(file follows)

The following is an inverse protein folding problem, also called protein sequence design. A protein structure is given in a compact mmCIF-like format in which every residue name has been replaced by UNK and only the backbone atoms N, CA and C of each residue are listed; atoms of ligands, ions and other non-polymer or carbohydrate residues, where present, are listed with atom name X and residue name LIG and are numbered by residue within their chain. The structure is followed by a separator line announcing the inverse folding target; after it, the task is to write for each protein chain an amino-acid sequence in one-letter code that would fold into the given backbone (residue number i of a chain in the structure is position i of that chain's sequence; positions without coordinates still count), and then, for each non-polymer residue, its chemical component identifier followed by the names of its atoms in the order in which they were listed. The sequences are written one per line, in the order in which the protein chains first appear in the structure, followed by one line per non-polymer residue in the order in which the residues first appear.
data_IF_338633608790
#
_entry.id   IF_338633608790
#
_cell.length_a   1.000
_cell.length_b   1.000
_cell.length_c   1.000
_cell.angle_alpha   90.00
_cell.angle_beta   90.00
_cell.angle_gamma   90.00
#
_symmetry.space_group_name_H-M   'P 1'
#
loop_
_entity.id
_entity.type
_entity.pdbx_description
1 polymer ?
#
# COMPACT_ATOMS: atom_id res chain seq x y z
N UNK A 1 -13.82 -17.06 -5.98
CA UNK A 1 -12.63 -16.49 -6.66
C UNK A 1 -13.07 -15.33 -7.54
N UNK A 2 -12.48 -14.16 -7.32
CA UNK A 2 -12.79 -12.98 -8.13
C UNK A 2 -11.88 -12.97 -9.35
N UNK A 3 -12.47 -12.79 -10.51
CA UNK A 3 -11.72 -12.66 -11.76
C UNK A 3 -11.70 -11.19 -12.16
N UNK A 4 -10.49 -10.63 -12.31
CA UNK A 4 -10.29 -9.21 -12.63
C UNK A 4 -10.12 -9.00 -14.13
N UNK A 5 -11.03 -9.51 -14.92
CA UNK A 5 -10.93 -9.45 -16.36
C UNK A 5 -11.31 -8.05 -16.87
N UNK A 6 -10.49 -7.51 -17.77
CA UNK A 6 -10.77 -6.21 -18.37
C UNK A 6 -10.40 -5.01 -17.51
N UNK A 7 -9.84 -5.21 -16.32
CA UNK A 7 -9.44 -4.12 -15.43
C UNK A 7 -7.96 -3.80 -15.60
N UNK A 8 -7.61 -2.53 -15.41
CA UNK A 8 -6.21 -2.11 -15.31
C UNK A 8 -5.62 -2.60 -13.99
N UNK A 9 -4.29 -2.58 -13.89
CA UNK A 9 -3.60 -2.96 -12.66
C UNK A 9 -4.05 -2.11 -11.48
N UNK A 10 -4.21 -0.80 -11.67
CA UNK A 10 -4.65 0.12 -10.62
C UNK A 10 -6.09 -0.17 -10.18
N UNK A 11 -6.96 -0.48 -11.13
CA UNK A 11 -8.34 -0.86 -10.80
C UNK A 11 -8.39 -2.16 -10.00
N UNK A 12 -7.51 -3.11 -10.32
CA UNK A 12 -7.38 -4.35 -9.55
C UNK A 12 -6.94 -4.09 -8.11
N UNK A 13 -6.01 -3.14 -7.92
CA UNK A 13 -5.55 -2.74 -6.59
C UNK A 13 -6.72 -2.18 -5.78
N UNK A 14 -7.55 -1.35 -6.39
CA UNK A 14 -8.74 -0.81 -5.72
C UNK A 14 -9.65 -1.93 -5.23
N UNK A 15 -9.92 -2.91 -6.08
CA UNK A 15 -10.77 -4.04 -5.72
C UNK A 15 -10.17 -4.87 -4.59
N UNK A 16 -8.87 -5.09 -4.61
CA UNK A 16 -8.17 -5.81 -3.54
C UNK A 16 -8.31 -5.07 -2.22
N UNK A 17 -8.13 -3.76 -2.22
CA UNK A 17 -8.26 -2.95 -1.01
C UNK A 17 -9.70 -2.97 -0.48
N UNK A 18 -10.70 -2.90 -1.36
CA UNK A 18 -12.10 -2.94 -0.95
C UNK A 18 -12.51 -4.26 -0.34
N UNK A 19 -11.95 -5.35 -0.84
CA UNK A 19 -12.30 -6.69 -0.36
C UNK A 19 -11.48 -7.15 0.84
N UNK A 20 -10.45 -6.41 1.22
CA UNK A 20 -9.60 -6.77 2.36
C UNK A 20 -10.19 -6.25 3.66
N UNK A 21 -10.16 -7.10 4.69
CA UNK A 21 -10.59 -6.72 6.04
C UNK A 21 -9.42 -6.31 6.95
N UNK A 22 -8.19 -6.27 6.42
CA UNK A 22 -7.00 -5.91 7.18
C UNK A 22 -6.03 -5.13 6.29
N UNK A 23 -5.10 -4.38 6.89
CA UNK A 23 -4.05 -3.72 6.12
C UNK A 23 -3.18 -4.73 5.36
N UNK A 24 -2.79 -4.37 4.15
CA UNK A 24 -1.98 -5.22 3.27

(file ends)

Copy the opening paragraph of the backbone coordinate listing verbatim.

The following is an inverse protein folding problem, also called protein sequence design. A protein structure is given in a compact mmCIF-like format in which every residue name has been replaced by UNK and only the backbone atoms N, CA and C of each residue are listed; atoms of ligands, ions and other non-polymer or carbohydrate residues, where present, are listed with atom name X and residue name LIG and are numbered by residue within their chain. The structure is followed by a separator line announcing the inverse folding target; after it, the task is to write for each protein chain an amino-acid sequence in one-letter code that would fold into the given backbone (residue number i of a chain in the structure is position i of that chain's sequence; positions without coordinates still count), and then, for each non-polymer residue, its chemical component identifier followed by the names of its atoms in the order in which they were listed. The sequences are written one per line, in the order in which the protein chains first appear in the structure, followed by one line per non-polymer residue in the order in which the residues first appear.